Washing to make the best use of extracted material
First publishedin Aggregates Business Europe & International
McLanahan designed a new fines recovery system for Kilgore Companies
A requirement to make the best use of all extracted material, along with tougher aggregates specifications, is seeing an increase in the use of washing equipment.
The latest technology from manufacturers also looks to minimise the impact on energy and water consumption while offering quarry operators the opportunity to produce quality sand.
In Germany, mobility was the key when Anton Klee of Bad Beisig, which overlooks the River Rhine some 35km south-east of Bonn, was looking for a washing plant.
The company’s natural sand and aggregates operation opted for an AggreSand 165 from Terex Washing Systems, which was supplied through local dealer Christophel.
“We started here in 2002 and our current operation has a life of about 18 months to two years, and we are already planning our new site nearby, so it is important that we have here the right equipment that is easy to move when necessary,” says Lars Dahlhoff, grandson of the company founder, who now runs the company.
Material to produce a variety of aggregates and sand is taken from a small lake at the Bad Breisig site, and is excavated using an old Eder excavator or a dredging machine, whose drag line goes down 6-8m. Oversize material (+80mm) is separated out and this is used to build up a stockpile for later crushing and processing through the AggreSand. Minus 80mm goes straight into the washing system.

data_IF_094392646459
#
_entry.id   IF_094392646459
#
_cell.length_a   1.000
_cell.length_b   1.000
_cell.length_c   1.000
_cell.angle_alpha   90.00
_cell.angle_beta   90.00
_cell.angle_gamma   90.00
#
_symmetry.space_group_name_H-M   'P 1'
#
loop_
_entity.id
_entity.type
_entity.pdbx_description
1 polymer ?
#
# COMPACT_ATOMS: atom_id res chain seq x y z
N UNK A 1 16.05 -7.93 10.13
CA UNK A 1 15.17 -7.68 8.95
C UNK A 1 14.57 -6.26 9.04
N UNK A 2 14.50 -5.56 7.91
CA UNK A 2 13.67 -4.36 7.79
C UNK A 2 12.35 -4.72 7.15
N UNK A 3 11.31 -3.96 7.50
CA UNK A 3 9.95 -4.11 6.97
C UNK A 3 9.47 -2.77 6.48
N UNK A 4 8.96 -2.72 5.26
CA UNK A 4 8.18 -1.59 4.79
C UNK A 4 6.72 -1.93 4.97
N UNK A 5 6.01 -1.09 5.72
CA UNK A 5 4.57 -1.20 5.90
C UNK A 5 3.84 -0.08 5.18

“The material that we drag out of the lake is not sticky, which is good,” says Dahlhoff.
As well as sand (0-2mm) other materials gained from the washing process in the AggreSand 165 are 2-8mm, 8-16mm and 16-32mm, and the company processes between 800-1,000tonnes of material each working day, with the products being sold for construction materials or used in-house by Anton Klee for concrete production.
The CDE plant at Smiths Bletchington
The AggreSand 165, which is fully automated and fully modular, was installed in mid-August, 2015, just two months after Christophel received the order. It requires very little by way of foundations, and took four days to set up “out of the box.”
Capable of producing three aggregates and two sand products, the AggreSand 165 is radio-controlled and is built for containerised transport, being pre-wired and pre-plumbed.
The system at Bad Breisig has a two-deck hopper, which is fed with material by a Komatsu WA380 wheeled loader, and three washing screens, each 4.9m x 1.5m (16ft x 5ft, hence the name).
At Anton Klee the AggreSand 165 is processing about 160tonnes of material an hour and can produce up to 120tonnes of sand an hour if required, with the wheeled loader driver operating the unit via the remote control, which is one of a number of options supplied by Terex.
“For example if he sees a stockpile is starting to build up he can move the radial conveyor to start another stockpile,” says Dahlhoff.
“The screen media is easy to change on the AggreSand, and the pump is also easy to get at. It simply slides out of the machine on skids.”
Telemetry used on the machine is in real-time, and it does a variety of things, including giving cyclone information, and feed rate.
The system uses a catchment box for sand and water and a pump to take material to the cyclone box where the sand is washed out. Water is piped away to a settlement pond.
Washed sand is sent to the stockpile
Washed sand goes out of the bottom of the stockpile and it is very wet. In the AggreSand 165 it falls to the bottom with dirty water at the top.
“The dewatering screen receives sand and its job is to encourage the water to fall though and it comes out reasonably dry,” says Dahlhoff.
“The vibrating dewatering screen is a polyurethane box that allows water, not sand, to fall through.”
Meanwhile, McLanahan Corporation has been highlighting one of its recent operations at Kilgore Companies, which processes two different types of concrete sand, as well as stone and gravel.
Kilgore uses a wash plant to process raw feed material and make a concrete sand product, but it found it was losing a lot of potential product through the overflow of the existing screw washer.